DEA Announces Nationwide Ban on Spice, a.k.a. "Synthetic Marijuana"

People who smoke herbal incense blends commonly known as "spice" to get high had one less thing to be thankful about this Thanksgiving.

On Wednesday, the United States Drug Enforcement Administration announced that within 30 days, five chemical compounds used in spice will be federally banned.

Keep New Times Free
I Support
  • Local
  • Community
  • Journalism
  • logo

Support the independent voice of Phoenix and help keep the future of New Times free.


The ban is an "emergency schedule," meaning it's temporary -- it will last 12 months while the DEA tests the spice chemicals to gather data for a permanent scheduling.

The temporary ban could be extended an additional six months. Ultimately, certain chemical compounds used in spice, a.k.a. "synthetic marijuana," could be added to the same federal drug schedule as cocaine and heroin.

Spice has already been banned in 15 states, but has been widely available and legal to purchase as various "herbal incense" brands elsewhere, including Arizona. Its sale and use has increased since being introduced into the head shop market about two years ago, despite media reports about spice's bad side effects. (For more on the synthetic chemicals in spice and herbal incense, check out our feature, "High Science.")

Herbal incense blends -- dried plant matter sprayed with a synthetic cannabinoid powders -- have been immensely popular because of their reported high and legality. The DEA has listed several chemical compounds found in spice blends as "drugs and chemicals of concern" for more than a year, but Wednesday's announcement marks a nationwide ban.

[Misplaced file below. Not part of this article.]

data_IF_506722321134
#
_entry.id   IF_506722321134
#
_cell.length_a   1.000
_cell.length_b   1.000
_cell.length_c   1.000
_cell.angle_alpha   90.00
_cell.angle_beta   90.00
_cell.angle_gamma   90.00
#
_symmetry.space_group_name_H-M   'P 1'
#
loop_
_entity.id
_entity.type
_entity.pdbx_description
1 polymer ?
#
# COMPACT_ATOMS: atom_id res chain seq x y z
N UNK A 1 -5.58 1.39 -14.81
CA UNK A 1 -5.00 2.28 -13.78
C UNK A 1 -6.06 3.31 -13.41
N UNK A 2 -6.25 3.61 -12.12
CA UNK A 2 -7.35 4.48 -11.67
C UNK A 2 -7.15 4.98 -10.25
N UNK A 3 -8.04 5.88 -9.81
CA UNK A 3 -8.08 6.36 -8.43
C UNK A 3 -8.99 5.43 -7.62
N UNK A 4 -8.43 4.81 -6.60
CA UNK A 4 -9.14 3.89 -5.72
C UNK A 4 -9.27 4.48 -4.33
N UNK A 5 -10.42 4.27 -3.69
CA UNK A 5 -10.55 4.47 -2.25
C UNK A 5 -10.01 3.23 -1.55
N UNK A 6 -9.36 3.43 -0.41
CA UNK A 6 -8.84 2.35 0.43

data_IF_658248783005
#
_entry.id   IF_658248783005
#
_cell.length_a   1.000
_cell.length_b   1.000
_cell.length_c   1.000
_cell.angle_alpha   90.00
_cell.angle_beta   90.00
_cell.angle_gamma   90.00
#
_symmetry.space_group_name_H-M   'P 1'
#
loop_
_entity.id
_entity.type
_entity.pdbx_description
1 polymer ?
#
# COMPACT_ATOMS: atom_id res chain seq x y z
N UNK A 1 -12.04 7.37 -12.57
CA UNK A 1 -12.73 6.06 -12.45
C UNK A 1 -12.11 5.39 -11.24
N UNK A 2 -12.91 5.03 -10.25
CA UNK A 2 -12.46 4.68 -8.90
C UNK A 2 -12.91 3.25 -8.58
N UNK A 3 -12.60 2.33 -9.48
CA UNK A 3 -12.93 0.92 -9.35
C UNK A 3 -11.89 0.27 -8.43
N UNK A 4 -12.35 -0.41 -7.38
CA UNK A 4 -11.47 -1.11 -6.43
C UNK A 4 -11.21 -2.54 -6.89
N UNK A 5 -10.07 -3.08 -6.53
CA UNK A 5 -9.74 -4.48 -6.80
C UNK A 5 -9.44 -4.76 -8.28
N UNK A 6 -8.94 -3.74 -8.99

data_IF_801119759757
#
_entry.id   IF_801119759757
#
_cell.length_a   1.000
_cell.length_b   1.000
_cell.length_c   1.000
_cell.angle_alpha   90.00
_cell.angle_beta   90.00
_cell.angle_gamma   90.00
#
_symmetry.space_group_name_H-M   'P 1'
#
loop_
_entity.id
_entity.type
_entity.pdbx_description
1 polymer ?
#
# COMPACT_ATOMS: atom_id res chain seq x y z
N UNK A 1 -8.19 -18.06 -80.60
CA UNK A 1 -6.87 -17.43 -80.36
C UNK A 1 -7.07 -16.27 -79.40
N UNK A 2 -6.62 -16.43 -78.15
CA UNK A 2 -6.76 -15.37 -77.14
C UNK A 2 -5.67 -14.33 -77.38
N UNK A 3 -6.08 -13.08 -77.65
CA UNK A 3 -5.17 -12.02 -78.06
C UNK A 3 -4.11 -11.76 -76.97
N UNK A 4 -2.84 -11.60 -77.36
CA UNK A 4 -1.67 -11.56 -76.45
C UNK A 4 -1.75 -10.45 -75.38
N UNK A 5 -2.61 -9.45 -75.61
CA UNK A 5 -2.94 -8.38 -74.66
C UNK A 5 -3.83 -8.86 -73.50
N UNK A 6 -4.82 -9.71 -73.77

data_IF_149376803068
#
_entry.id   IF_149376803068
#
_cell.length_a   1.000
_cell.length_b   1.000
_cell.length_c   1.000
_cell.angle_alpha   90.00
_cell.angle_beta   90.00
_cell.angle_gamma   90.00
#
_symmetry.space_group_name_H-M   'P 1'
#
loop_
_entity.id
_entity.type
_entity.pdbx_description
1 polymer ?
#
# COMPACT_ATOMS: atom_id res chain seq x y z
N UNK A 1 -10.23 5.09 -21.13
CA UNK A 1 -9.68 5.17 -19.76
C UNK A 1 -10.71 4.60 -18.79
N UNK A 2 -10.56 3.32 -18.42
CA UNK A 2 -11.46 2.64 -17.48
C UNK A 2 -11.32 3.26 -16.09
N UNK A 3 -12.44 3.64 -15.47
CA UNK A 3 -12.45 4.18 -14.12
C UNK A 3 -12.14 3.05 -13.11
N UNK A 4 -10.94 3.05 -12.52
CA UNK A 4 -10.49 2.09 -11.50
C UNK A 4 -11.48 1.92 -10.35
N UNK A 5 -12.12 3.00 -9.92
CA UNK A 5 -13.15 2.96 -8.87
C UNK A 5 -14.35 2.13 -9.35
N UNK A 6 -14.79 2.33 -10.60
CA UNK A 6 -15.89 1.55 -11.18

DEA spokeswoman Michele Lionheart said the temporary ban "Will call further attention to the risks of ingesting unknown compounds and will hopefully take away any incentive to try these products."

Once the ban goes into effect, head shops and retailers in the United States will be forbidden from selling herbal incense blends containing the banned compounds.

The ban will begin by December 24, just in time for Christmas.

Keep Phoenix New Times Free... Since we started Phoenix New Times, it has been defined as the free, independent voice of Phoenix, and we would like to keep it that way. Offering our readers free access to incisive coverage of local news, food and culture. Producing stories on everything from political scandals to the hottest new bands, with gutsy reporting, stylish writing, and staffers who've won everything from the Society of Professional Journalists' Sigma Delta Chi feature-writing award to the Casey Medal for Meritorious Journalism. But with local journalism's existence under siege and advertising revenue setbacks having a larger impact, it is important now more than ever for us to rally support behind funding our local journalism. You can help by participating in our "I Support" membership program, allowing us to keep covering Phoenix with no paywalls.

We use cookies to collect and analyze information on site performance and usage, and to enhance and customize content and advertisements. By clicking 'X' or continuing to use the site, you agree to allow cookies to be placed. To find out more, visit our cookies policy and our privacy policy.


Join the New Times community and help support independent local journalism in Phoenix.


Join the New Times community and help support independent local journalism in Phoenix.